Obama is Obummer – that’s about all I can say. Interestingly, an oil man with the last name of Papos (I am probably not spelling it correctly), who chaired EOG Resources (formerly part of Enron/Houston Pipleine company or something like that), is credited with the American revolution in oil and natural gas drilling. He started tinkering with drilling technology back in the 80s when oil prices collapsed along with natural gas prices. (Hardly a time to be experimenting with higher cost technologies.) But over the course of the ensuing 20 years it bore enormous fruit, unleashing oil and natural gas trapped in what used to be hard to extract geological formations.

    Ironically, the U.S leads much of the globe of late at reducing its carbon dioxide emissions (as of a year or two ago); and in large part, it is because of this oil and natural gas drilling technology venture now bearing fruit. It drives down the cost of natural gas so much, it makes natural gas power generation more cost effective than the cheapest form of generation – that of coal generation. General Electric and other power generating turbine makers accentuate the gains in emission reductions by increasing the efficiency at which natural gas is converted to electricity. Coal and natural gas generation used to burn 10,000 Btus to make 1 KWH of electricity. But the new GE turbines allow natural gas to be burned at a rate of 7,000 (and going lower) Btus per 1 KWH of electricity. Coal physically contains more carbon dioxide per BTU in conversion than natural gas, too, so I am told (perhaps as much as 50% more).

    This private entrepreneurial revolution in the oil and natural gas patch swamps anything we are getting in the heavily government subsidized renewable energy fields w.r.t. to carbon dioxide emissions.
    What’s most telling is this new horizontal and fracking drilling technologies are still being improved so as to reduce their negative local environmental effects. It is yet to go much beyond the U.S borders, too.

    I think it is very possible we might have seen the ultimate peak in oil prices themselves. This new technology going global will help keep a cap on oil prices, possibly a long term equilibrium price in the $70 to $80 per barrel range. Then, too, renewable energy and efficiency in fuel use are also advancing; and at some point demand for fossil fuels for things other than road asphalt and plastics will flatten globally (e.g, demand for oil has slowed substantially in the developed world already, and it is China and others like, who propelled much of the last decade surge in oil demand).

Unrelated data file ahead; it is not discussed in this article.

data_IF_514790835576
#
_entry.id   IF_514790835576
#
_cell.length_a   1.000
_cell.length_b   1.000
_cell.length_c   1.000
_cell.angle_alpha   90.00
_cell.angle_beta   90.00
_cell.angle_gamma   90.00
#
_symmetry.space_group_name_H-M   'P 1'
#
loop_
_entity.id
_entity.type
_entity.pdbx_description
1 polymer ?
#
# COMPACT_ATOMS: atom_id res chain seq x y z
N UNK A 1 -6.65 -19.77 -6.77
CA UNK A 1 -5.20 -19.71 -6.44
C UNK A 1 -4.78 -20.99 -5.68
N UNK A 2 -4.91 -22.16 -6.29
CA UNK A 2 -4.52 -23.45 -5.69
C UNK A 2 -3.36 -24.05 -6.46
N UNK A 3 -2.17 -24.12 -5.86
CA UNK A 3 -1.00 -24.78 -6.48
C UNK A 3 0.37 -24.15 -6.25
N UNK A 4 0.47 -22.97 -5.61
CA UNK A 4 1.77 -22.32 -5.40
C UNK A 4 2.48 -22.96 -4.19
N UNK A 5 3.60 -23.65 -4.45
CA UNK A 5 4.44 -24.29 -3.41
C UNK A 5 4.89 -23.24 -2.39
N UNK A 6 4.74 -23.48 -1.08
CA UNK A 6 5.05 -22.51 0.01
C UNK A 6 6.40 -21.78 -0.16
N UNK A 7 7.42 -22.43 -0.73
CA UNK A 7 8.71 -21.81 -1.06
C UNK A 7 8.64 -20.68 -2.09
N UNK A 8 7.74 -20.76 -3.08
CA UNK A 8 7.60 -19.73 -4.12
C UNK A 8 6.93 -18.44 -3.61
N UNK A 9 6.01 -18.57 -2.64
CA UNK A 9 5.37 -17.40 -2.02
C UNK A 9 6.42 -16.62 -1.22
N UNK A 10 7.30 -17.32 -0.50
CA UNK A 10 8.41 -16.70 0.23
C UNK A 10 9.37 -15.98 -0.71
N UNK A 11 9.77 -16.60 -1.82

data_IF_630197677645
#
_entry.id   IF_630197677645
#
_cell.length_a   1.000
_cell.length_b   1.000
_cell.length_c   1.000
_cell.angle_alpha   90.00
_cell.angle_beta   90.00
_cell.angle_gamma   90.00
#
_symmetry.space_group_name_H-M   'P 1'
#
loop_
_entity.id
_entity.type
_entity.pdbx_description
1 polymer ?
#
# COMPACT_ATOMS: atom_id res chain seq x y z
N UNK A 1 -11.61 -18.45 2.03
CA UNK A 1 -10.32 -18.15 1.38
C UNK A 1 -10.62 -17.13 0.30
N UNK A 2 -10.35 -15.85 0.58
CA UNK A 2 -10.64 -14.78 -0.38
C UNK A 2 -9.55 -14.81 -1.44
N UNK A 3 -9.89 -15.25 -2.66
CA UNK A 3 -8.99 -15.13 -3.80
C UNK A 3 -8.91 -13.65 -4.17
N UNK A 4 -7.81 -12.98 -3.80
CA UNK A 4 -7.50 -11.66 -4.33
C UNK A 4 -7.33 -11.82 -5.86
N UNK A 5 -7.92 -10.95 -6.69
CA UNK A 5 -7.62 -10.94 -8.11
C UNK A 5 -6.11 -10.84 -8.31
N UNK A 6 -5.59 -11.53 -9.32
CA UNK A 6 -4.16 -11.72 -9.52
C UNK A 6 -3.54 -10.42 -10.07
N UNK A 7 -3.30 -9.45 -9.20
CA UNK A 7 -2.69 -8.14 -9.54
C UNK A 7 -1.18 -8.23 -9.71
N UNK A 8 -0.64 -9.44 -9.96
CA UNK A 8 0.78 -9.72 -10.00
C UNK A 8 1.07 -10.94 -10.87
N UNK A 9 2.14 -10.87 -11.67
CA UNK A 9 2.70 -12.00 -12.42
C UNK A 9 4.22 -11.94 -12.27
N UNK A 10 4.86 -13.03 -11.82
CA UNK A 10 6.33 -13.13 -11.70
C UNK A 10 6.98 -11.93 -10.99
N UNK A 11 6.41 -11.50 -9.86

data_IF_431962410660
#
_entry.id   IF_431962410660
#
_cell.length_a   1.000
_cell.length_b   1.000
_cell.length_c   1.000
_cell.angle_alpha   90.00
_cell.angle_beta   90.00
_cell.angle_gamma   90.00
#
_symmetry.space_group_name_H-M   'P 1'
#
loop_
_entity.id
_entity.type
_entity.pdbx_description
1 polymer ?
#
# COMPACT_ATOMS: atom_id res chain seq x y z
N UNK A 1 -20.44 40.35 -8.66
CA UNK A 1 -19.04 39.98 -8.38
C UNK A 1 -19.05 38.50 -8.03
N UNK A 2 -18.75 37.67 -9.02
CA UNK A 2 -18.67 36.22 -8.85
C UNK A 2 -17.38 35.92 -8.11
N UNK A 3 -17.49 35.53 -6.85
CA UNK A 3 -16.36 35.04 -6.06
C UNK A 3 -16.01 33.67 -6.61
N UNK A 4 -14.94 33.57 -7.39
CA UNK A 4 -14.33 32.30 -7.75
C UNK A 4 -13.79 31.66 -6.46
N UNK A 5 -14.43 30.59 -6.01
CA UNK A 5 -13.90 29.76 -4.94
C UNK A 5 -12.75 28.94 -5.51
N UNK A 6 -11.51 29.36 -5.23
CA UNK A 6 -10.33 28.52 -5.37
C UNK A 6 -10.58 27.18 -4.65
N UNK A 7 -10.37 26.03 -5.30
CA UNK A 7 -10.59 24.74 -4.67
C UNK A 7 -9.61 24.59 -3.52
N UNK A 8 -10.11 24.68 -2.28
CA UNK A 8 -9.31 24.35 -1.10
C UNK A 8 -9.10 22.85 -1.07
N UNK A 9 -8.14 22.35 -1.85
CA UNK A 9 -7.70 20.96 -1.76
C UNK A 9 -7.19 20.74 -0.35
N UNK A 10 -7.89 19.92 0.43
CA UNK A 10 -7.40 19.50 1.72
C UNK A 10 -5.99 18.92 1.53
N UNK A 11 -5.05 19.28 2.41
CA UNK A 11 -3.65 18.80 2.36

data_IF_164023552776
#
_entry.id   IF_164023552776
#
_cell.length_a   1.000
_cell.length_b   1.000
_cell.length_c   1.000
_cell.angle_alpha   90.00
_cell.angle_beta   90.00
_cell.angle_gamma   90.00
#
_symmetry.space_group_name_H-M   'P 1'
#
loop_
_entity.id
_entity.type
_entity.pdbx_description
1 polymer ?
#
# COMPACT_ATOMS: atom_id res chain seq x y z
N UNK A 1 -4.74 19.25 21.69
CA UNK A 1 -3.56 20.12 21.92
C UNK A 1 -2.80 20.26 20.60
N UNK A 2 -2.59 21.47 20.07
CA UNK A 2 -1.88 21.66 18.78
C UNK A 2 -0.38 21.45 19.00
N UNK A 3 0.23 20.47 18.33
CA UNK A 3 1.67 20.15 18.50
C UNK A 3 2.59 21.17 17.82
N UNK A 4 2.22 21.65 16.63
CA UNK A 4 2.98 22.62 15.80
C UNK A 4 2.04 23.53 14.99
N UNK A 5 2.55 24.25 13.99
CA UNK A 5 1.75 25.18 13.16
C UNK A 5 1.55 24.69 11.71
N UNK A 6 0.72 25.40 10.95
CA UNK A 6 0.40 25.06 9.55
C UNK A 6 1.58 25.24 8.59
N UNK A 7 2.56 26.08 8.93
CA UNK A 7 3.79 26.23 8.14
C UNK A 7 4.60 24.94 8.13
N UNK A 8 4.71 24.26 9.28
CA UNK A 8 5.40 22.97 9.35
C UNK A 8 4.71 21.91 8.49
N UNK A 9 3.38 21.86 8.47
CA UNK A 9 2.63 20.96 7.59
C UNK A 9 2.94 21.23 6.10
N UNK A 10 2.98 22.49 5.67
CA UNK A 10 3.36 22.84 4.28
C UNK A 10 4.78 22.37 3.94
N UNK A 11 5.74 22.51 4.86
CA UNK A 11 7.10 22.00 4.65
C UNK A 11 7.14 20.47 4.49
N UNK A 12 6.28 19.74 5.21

Population growth is also steadily slowing, with the developed countries actually looking at population decline. The latter adds to my speculation the golden era of petroleum oil may have just blinked and begun a fade.

  • Jack Lord God

    I doubt even the frothing mouthed give Obama credit for falling prices at the pump. For most families, falling gas prices have been the single best piece of economic news, perhaps the only one for some, and Obama had absolutely zero to do with it. That’s pretty powerful since a large number of people are well aware he spent a trillion on a stimulus that didn’t help them, likely think we are still in a recession, and are well aware their wages have fallen over the years. this late in the game, him taking credit for falling gas prices is simply another bad punch line. Kind of like spend a trillion to yuck it up with billionaire Oprah about “guess I found out there weren’t any shovel ready jobs”. Two years left of what will likely not be remembered as the best of times by many.

  • guest

    He deed it! ZorBama the Explora squeezed his sponge pants and the outpouring flowed into town squares with a melodious do wop a re bop, gotta love me and my transponder horsey maneuvers. Not!